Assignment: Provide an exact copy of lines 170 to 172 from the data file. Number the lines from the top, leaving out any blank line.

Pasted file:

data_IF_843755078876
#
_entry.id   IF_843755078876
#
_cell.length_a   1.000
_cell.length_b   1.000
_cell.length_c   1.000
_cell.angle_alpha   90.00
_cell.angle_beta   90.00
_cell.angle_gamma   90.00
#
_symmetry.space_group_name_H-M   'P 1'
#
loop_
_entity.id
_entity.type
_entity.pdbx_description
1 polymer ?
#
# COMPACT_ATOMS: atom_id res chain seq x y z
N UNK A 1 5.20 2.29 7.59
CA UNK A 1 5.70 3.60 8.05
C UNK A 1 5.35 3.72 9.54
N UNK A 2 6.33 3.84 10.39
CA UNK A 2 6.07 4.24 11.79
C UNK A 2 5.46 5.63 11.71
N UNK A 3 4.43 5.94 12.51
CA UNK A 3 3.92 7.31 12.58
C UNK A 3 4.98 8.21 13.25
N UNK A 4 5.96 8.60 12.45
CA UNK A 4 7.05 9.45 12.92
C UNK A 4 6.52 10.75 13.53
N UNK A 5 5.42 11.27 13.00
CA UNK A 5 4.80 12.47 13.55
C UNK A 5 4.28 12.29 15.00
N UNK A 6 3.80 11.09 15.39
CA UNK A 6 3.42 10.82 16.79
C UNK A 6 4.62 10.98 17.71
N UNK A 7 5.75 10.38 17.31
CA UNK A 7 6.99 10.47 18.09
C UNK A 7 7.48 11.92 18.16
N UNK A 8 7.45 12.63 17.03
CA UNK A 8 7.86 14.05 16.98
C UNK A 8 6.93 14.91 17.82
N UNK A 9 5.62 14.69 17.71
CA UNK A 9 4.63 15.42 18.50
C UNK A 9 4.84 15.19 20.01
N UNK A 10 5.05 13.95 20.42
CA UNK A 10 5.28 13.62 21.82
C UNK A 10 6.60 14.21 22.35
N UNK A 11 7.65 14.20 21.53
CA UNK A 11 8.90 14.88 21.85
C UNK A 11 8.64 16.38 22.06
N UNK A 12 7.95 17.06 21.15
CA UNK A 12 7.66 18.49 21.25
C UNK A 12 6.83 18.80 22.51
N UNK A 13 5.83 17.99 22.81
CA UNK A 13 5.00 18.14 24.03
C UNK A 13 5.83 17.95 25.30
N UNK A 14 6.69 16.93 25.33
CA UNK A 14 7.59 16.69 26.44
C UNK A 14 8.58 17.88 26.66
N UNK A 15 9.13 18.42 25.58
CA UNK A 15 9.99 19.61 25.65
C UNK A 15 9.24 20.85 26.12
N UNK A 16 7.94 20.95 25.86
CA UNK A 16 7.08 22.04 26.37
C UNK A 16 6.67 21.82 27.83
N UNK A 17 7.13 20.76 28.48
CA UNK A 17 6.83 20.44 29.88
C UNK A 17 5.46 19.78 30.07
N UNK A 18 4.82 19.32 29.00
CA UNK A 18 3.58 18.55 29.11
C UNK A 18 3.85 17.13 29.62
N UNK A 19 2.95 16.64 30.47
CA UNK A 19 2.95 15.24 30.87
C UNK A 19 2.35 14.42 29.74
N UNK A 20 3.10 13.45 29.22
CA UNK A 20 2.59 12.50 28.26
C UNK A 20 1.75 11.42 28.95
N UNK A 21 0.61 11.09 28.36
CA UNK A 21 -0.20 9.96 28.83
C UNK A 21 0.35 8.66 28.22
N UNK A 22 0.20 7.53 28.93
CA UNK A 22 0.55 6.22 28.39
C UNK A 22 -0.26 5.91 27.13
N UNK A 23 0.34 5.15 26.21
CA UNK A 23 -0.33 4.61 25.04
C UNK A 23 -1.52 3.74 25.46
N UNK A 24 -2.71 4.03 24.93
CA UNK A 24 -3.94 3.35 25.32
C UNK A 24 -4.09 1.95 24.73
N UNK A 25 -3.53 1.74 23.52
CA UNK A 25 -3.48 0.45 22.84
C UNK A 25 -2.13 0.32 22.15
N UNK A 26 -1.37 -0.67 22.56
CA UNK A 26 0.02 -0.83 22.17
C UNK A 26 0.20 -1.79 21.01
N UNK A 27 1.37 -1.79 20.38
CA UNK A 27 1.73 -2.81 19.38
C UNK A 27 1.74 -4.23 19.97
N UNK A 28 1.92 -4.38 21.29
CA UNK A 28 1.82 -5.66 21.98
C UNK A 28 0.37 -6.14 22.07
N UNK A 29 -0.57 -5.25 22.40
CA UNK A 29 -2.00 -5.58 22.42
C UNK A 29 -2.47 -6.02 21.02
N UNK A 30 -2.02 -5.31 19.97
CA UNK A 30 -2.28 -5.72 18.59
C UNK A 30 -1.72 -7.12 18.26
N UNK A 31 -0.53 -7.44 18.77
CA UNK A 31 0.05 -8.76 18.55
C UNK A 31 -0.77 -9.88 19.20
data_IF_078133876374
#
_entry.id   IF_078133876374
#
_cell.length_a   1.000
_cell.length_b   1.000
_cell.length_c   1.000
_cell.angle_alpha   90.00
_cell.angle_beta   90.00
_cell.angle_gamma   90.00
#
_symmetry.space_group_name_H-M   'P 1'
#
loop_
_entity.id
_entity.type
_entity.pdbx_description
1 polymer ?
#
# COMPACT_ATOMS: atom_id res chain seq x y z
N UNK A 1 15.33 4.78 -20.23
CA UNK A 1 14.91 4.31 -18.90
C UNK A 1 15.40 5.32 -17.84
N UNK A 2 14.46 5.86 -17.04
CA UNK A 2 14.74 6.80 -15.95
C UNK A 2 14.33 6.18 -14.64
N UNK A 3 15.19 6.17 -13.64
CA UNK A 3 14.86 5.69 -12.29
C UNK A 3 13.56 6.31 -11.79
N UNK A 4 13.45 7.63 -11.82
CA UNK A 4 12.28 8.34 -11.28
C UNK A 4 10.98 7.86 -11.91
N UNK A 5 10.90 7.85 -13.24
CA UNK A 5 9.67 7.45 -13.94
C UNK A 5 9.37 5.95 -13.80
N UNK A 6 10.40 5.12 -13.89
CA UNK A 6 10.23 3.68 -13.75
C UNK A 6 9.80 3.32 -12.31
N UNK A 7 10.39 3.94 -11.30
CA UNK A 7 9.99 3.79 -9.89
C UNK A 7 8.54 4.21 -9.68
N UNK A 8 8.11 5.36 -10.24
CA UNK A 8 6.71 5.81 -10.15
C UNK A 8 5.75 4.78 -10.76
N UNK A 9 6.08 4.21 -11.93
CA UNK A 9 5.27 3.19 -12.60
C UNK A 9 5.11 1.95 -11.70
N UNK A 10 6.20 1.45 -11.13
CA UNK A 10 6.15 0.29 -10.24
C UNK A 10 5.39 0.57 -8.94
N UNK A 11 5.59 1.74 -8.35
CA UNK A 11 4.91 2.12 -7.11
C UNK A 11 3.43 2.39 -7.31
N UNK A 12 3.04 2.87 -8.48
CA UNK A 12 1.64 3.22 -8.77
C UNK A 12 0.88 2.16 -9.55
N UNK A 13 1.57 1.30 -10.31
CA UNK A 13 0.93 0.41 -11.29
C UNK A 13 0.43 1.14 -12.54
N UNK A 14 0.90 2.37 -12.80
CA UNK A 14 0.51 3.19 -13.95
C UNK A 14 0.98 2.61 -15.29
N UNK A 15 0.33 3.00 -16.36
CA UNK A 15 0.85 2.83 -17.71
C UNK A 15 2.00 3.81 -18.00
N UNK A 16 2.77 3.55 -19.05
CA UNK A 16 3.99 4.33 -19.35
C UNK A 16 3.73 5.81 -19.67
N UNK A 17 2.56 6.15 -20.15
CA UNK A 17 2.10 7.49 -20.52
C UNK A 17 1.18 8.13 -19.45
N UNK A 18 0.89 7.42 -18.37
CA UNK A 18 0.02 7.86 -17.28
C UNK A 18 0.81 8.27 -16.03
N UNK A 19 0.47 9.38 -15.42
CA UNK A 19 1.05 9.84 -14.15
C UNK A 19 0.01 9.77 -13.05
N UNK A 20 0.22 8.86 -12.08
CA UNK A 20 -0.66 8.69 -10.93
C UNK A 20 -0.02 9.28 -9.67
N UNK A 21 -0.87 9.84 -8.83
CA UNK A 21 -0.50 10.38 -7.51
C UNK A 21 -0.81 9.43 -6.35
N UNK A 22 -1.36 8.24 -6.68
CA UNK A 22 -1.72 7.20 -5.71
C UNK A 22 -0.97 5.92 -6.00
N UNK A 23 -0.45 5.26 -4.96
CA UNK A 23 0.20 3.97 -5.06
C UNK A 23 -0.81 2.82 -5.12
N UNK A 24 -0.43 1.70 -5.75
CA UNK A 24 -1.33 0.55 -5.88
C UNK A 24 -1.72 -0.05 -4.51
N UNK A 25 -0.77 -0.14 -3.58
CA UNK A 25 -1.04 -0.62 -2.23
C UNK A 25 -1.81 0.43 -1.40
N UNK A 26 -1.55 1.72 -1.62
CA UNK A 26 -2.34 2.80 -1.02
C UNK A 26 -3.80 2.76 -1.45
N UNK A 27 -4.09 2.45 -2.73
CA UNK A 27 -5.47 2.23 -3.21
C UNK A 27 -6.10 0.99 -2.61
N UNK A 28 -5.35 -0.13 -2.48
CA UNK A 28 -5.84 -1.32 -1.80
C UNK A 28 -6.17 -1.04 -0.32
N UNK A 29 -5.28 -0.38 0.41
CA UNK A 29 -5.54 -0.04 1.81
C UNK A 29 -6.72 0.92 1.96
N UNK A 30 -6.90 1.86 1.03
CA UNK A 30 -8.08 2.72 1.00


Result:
N UNK A 13 1.57 1.30 -10.31
CA UNK A 13 0.93 0.41 -11.29
C UNK A 13 0.43 1.14 -12.54